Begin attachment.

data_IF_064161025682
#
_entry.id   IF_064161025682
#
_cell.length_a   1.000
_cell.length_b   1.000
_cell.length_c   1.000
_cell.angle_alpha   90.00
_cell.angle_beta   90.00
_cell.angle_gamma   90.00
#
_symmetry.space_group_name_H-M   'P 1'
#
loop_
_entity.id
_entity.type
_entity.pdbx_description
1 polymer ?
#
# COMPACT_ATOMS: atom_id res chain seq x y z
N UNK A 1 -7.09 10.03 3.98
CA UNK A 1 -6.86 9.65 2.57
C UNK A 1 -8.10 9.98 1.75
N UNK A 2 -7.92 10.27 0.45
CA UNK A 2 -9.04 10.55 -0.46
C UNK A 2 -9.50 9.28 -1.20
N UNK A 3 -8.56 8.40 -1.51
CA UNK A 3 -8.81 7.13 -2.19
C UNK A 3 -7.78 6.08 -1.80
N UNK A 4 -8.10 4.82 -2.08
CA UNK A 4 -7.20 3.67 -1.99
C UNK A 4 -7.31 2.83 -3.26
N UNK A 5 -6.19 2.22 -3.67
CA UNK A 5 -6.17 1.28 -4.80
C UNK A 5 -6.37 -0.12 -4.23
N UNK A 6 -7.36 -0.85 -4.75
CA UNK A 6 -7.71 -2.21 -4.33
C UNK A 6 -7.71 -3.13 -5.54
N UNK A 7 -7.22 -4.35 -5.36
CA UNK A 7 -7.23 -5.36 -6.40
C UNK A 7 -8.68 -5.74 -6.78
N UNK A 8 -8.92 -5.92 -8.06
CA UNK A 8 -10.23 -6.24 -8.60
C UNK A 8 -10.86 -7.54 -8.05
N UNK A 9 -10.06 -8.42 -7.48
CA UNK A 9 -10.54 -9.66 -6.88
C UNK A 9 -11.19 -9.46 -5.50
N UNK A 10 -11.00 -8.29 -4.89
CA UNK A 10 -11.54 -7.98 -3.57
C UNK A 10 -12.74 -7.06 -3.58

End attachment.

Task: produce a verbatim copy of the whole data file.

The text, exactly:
data_IF_064161025682
#
_entry.id   IF_064161025682
#
_cell.length_a   1.000
_cell.length_b   1.000
_cell.length_c   1.000
_cell.angle_alpha   90.00
_cell.angle_beta   90.00
_cell.angle_gamma   90.00
#
_symmetry.space_group_name_H-M   'P 1'
#
loop_
_entity.id
_entity.type
_entity.pdbx_description
1 polymer ?
#
# COMPACT_ATOMS: atom_id res chain seq x y z
N UNK A 1 -7.09 10.03 3.98
CA UNK A 1 -6.86 9.65 2.57
C UNK A 1 -8.10 9.98 1.75
N UNK A 2 -7.92 10.27 0.45
CA UNK A 2 -9.04 10.55 -0.46
C UNK A 2 -9.50 9.28 -1.20
N UNK A 3 -8.56 8.40 -1.51
CA UNK A 3 -8.81 7.13 -2.19
C UNK A 3 -7.78 6.08 -1.80
N UNK A 4 -8.10 4.82 -2.08
CA UNK A 4 -7.20 3.67 -1.99
C UNK A 4 -7.31 2.83 -3.26
N UNK A 5 -6.19 2.22 -3.67
CA UNK A 5 -6.17 1.28 -4.80
C UNK A 5 -6.37 -0.12 -4.23
N UNK A 6 -7.36 -0.85 -4.75
CA UNK A 6 -7.71 -2.21 -4.33
C UNK A 6 -7.71 -3.13 -5.54
N UNK A 7 -7.22 -4.35 -5.36
CA UNK A 7 -7.23 -5.36 -6.40
C UNK A 7 -8.68 -5.74 -6.78
N UNK A 8 -8.92 -5.92 -8.06
CA UNK A 8 -10.23 -6.24 -8.60
C UNK A 8 -10.86 -7.54 -8.05
N UNK A 9 -10.06 -8.42 -7.48
CA UNK A 9 -10.54 -9.66 -6.88
C UNK A 9 -11.19 -9.46 -5.50
N UNK A 10 -11.00 -8.29 -4.89
CA UNK A 10 -11.54 -7.98 -3.57
C UNK A 10 -12.74 -7.06 -3.58